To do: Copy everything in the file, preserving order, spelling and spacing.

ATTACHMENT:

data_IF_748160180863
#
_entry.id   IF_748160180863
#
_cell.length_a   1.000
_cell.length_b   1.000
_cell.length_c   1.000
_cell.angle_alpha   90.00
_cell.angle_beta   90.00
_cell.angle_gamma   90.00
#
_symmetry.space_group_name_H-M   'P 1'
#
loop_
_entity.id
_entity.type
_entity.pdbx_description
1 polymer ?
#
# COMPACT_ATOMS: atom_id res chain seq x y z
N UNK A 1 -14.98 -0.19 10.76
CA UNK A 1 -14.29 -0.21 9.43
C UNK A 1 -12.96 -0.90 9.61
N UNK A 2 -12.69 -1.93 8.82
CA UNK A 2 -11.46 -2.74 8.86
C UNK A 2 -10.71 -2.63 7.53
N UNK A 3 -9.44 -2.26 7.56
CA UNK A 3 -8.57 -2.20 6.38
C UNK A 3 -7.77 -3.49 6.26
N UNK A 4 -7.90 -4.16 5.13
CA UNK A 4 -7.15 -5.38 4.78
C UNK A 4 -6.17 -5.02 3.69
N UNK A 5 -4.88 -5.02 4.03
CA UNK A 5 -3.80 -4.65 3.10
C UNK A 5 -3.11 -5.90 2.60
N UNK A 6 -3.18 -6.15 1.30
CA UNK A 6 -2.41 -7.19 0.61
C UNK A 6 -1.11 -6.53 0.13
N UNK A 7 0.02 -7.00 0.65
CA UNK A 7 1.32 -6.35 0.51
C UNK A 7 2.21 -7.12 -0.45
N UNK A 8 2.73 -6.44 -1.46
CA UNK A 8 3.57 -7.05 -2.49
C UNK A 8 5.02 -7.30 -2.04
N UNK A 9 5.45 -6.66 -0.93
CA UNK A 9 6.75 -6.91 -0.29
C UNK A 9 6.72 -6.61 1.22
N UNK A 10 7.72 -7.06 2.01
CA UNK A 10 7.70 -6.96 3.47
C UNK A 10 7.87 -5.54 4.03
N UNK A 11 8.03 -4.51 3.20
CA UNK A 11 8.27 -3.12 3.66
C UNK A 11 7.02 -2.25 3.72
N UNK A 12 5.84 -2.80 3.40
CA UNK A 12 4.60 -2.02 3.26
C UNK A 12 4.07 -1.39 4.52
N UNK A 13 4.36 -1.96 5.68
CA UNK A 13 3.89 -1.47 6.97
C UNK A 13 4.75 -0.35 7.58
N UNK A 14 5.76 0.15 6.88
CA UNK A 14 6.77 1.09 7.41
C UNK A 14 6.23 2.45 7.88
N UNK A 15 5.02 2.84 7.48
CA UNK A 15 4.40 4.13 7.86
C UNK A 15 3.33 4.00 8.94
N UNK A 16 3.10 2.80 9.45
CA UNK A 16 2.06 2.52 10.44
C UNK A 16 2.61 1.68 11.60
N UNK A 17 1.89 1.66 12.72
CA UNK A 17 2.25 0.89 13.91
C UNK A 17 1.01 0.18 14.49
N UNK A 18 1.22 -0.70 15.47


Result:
data_IF_748160180863
#
_entry.id   IF_748160180863
#
_cell.length_a   1.000
_cell.length_b   1.000
_cell.length_c   1.000
_cell.angle_alpha   90.00
_cell.angle_beta   90.00
_cell.angle_gamma   90.00
#
_symmetry.space_group_name_H-M   'P 1'
#
loop_
_entity.id
_entity.type
_entity.pdbx_description
1 polymer ?
#
# COMPACT_ATOMS: atom_id res chain seq x y z
N UNK A 1 -14.98 -0.19 10.76
CA UNK A 1 -14.29 -0.21 9.43
C UNK A 1 -12.96 -0.90 9.61
N UNK A 2 -12.69 -1.93 8.82
CA UNK A 2 -11.46 -2.74 8.86
C UNK A 2 -10.71 -2.63 7.53
N UNK A 3 -9.44 -2.26 7.56
CA UNK A 3 -8.57 -2.20 6.38
C UNK A 3 -7.77 -3.49 6.26
N UNK A 4 -7.90 -4.16 5.13
CA UNK A 4 -7.15 -5.38 4.78
C UNK A 4 -6.17 -5.02 3.69
N UNK A 5 -4.88 -5.02 4.03
CA UNK A 5 -3.80 -4.65 3.10
C UNK A 5 -3.11 -5.90 2.60
N UNK A 6 -3.18 -6.15 1.30
CA UNK A 6 -2.41 -7.19 0.61
C UNK A 6 -1.11 -6.53 0.13
N UNK A 7 0.02 -7.00 0.65
CA UNK A 7 1.32 -6.35 0.51
C UNK A 7 2.21 -7.12 -0.45
N UNK A 8 2.73 -6.44 -1.46
CA UNK A 8 3.57 -7.05 -2.49
C UNK A 8 5.02 -7.30 -2.04
N UNK A 9 5.45 -6.66 -0.93
CA UNK A 9 6.75 -6.91 -0.29
C UNK A 9 6.72 -6.61 1.22
N UNK A 10 7.72 -7.06 2.01
CA UNK A 10 7.70 -6.96 3.47
C UNK A 10 7.87 -5.54 4.03
N UNK A 11 8.03 -4.51 3.20
CA UNK A 11 8.27 -3.12 3.66
C UNK A 11 7.02 -2.25 3.72
N UNK A 12 5.84 -2.80 3.40
CA UNK A 12 4.60 -2.02 3.26
C UNK A 12 4.07 -1.39 4.52
N UNK A 13 4.36 -1.96 5.68
CA UNK A 13 3.89 -1.47 6.97
C UNK A 13 4.75 -0.35 7.58
N UNK A 14 5.76 0.15 6.88
CA UNK A 14 6.77 1.09 7.41
C UNK A 14 6.23 2.45 7.88
N UNK A 15 5.02 2.84 7.48
CA UNK A 15 4.40 4.13 7.86
C UNK A 15 3.33 4.00 8.94
N UNK A 16 3.10 2.80 9.45
CA UNK A 16 2.06 2.52 10.44
C UNK A 16 2.61 1.68 11.60
N UNK A 17 1.89 1.66 12.72
CA UNK A 17 2.25 0.89 13.91
C UNK A 17 1.01 0.18 14.49
N UNK A 18 1.22 -0.70 15.47